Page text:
Wal-Mart Canada To Invest Less This Year Following Target Canada's Demise

With the end of Target's ( TGT ) operations in Canada, Wal-Mart ( WMT ) has gone easy on its investments. In a recent news, the company stated that it will be investing only $269 million (C$340 million) in 2015 in Canada, compared to over $450 million (C$500 million) invested last year. Wal-Mart began selling groceries in Canada back in 2006 and it forayed aggressively into fresh foods when Target announced its entry in the country in 2011. The cheap chic retailer opened its first store in the country in 2013, and even though it failed terribly in attracting customers, it did raise concerns of growing competition for Wal-Mart.

In 2014, the retail giant announced that it would invest C$500 million during the year to extend its reach in Canada and bolster its e-commerce operations. The company's Canadian division CEO stated during the announcement that Wal-Mart Canada would open six new Supercenters, expand 10 existing stores and add fresh foods to 19 outlets. Alongside, the retailer laid out plans to invest C$91 million in its distribution network to reduce the lead times of its food products. These plans were clearly aimed at diluting the competitive threat from Target with a preemptive strike.

This year, even though Wal-Mart is planning to invest a smaller amount in Canada, it plans to complete the construction and staffing of 29 new Supercenters. While the expansion seems aggressive, it was most likely a step taken when Target was present in the country. We believe that Wal-Mart started the construction of these Supercenters some time last year, when it was planning to strengthen its position in the market against Target. However, Target's demise in Canada reduced Wal-Mart's competition considerably, and might have also negated the need of aggressive expansion. But at the same time, it presented an incredible opportunity for Wal-Mart to grab a sizable share of the groceries market by acquiring Target's remaining assets ahead of its closest competitor, Loblaw. Nevertheless, we believe that decreased investments this year better defines Wal-Mart's stand on the market after Target's exit.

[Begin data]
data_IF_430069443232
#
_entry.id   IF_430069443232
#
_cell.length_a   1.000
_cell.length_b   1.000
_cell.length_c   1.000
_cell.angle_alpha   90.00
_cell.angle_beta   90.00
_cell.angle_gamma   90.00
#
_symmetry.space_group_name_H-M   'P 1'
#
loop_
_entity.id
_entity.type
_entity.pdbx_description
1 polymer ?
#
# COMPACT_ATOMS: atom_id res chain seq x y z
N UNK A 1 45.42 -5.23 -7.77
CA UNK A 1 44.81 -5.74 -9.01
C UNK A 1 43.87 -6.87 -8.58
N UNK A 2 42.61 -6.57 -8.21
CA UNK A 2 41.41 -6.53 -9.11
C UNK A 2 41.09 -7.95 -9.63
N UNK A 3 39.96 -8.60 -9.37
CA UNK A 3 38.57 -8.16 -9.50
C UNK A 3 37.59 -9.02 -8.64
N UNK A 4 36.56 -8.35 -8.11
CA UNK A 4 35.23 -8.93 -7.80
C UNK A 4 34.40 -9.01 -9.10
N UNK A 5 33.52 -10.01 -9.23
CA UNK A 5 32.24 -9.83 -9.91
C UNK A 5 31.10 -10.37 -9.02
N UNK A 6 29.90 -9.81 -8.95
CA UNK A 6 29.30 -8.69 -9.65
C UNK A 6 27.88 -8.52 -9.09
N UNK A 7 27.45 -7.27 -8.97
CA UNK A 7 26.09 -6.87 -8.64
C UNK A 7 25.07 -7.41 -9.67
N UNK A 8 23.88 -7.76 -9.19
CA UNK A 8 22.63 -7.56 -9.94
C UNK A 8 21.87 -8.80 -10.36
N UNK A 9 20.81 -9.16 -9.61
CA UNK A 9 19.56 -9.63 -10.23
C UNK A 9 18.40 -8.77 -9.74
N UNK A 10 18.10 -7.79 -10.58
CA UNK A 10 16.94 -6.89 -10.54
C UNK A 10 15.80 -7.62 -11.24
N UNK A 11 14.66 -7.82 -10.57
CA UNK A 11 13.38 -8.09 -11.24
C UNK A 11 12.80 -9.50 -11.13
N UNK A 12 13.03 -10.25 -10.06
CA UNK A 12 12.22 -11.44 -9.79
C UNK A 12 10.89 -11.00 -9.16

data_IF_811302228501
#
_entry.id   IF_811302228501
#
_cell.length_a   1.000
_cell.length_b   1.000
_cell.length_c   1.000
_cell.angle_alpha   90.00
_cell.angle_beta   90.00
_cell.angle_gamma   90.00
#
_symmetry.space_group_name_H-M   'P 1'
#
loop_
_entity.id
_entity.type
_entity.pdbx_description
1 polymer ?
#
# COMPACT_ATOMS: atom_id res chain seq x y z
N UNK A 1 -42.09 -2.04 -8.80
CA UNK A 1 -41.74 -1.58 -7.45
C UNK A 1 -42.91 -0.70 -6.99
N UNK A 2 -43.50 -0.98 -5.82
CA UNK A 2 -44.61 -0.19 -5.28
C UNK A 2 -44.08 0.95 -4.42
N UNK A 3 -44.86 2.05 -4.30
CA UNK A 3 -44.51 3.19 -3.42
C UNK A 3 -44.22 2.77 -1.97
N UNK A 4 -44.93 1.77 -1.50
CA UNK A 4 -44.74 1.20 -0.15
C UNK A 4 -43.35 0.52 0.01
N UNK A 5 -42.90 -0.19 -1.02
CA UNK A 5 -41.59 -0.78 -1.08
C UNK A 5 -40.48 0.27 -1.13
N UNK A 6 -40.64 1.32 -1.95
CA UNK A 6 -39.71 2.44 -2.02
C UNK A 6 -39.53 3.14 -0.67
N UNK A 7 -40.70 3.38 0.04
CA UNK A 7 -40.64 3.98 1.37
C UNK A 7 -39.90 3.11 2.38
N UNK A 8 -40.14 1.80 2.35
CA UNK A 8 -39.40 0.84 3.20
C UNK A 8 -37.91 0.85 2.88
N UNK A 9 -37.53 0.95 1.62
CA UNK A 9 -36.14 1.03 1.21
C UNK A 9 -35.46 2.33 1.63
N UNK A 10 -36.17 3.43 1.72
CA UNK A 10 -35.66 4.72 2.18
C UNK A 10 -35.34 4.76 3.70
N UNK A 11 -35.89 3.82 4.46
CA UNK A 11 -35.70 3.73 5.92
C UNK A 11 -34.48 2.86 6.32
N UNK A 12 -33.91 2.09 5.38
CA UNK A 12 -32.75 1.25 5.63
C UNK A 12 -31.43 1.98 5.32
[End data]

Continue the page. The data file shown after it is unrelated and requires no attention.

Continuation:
Our price estimate for Wal-Mart stands at $81 , implying a discount of about 5% to the current market price.

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Wal-Mart Canada's Plans For 2015

Wal-Mart will be investing C$340 million this year for store expansion and addition of fresh foods to different outlets. The company plans to open 29 Supercenters in fiscal 2016, following the opening of 11 such stores in January alone. Wal-Mart Canada expects to end the year with 396 locations including 309 Supercenters and 87 discount stores. The company will also continue to extend the reach of groceries in its store network. Wal-Mart stated that the completion of its Supercenter projects, including remodeling, expansion and addition of groceries, will cost it around C$230 million. It will spend around c$75 million on distribution centers and another C$35 million on e-commerce initiatives.

Why It Makes Sense To Go Easy On Investments

One of the reasons why Wal-Mart has narrowed its budget for Canada appears to be Target's exit from the country. Even though Target was not too successful in establishing itself in Canada, its mere presence in the market was a threat to Wal-Mart. The retail landscape in Canada is highly developed and the target population of shoppers is small. Hence, growth of a new retailer comes at the expense of existing players. Target's entry in the country meant that Wal-Mart would lose some of its customers to the cheap chic retailer, which explains why it was aggressive in its investments last year. However, Target's exit from the country has given Wal-Mart an opportunity to relax, as it is almost certain that Target's customers will automatically gravitate to Wal-Mart.

The Canadian retail market is somewhat saturated and the country's population is small. Hence, over-expansion can easily lead to self-cannibalization, which will subsequently impact profits. Also, Canadian buyers are very fond of cross-border shopping due to duty free exemption, which further reduces the need of a wide store network in the country. Hence, we believe that Wal-Mart will carefully evaluate how many stores the market can sustain, and will not repeat Target's mistake of expanding aggressively. We expect the retail giant to de-intensify its expansion plans going forward and focus on increasing store productivity instead, which would require lesser capital.

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The views and opinions expressed herein are the views and opinions of the author and do not necessarily reflect those of Nasdaq, Inc.

The views and opinions expressed herein are the views and opinions of the author and do not necessarily reflect those of Nasdaq, Inc.

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